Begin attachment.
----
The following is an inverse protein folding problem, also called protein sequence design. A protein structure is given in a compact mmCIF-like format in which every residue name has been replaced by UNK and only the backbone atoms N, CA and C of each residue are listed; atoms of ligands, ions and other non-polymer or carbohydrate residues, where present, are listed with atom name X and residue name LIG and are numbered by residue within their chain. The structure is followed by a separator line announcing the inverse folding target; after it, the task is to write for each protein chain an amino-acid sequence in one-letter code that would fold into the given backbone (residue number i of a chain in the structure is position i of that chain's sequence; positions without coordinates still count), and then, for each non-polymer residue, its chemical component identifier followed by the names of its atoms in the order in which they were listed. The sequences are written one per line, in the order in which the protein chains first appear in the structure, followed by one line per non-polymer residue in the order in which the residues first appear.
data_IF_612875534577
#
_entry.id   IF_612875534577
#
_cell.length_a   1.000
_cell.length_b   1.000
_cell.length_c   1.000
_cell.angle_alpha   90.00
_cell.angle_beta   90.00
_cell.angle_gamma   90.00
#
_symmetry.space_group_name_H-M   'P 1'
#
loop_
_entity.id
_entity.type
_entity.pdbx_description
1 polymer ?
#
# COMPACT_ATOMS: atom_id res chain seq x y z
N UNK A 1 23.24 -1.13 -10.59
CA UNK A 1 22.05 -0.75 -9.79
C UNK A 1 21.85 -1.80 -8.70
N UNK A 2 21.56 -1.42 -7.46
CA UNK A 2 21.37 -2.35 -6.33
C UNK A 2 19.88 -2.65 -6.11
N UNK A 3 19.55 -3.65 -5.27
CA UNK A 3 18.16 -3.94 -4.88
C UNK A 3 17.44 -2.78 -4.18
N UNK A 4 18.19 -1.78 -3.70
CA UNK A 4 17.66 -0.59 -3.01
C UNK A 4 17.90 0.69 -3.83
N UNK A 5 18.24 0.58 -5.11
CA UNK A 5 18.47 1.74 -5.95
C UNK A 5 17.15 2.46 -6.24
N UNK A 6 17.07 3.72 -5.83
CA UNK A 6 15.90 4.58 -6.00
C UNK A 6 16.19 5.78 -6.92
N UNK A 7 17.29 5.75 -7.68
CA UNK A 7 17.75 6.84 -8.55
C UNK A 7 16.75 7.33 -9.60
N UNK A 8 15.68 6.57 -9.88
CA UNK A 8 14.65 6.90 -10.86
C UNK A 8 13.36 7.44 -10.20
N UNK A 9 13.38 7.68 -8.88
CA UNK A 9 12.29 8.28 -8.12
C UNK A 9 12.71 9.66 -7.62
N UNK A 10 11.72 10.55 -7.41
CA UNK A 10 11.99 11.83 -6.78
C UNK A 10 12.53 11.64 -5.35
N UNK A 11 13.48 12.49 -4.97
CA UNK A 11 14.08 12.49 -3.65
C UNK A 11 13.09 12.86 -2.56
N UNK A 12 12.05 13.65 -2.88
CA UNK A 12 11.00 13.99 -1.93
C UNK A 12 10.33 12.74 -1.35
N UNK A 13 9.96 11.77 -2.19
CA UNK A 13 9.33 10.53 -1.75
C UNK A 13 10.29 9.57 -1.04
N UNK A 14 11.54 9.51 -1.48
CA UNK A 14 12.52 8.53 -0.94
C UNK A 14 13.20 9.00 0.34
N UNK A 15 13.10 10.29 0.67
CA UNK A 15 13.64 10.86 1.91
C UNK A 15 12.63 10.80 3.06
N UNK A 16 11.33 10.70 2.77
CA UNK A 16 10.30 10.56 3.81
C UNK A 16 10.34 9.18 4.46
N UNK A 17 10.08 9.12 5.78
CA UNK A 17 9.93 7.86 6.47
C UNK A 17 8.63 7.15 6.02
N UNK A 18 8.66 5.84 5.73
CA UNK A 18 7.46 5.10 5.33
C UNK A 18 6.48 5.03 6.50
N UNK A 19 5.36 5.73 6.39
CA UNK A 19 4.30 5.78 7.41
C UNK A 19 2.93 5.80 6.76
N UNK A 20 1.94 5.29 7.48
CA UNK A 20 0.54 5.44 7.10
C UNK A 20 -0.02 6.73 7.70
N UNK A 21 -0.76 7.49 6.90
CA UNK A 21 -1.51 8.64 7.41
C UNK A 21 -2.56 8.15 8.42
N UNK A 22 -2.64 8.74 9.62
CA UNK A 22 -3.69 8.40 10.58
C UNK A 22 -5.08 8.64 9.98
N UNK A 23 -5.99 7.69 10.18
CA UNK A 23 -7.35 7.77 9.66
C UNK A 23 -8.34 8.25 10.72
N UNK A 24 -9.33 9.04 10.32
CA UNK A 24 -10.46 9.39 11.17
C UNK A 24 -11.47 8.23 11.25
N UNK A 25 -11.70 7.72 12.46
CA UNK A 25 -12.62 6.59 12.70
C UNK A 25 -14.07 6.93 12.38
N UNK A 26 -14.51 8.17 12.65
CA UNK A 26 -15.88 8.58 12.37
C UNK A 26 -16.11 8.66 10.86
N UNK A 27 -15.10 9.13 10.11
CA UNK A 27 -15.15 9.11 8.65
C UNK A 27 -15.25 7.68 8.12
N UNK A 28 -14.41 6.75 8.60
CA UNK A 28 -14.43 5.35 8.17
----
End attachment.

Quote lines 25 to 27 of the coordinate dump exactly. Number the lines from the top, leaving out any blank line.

N UNK A 2 21.56 -1.42 -7.46
CA UNK A 2 21.37 -2.35 -6.33
C UNK A 2 19.88 -2.65 -6.11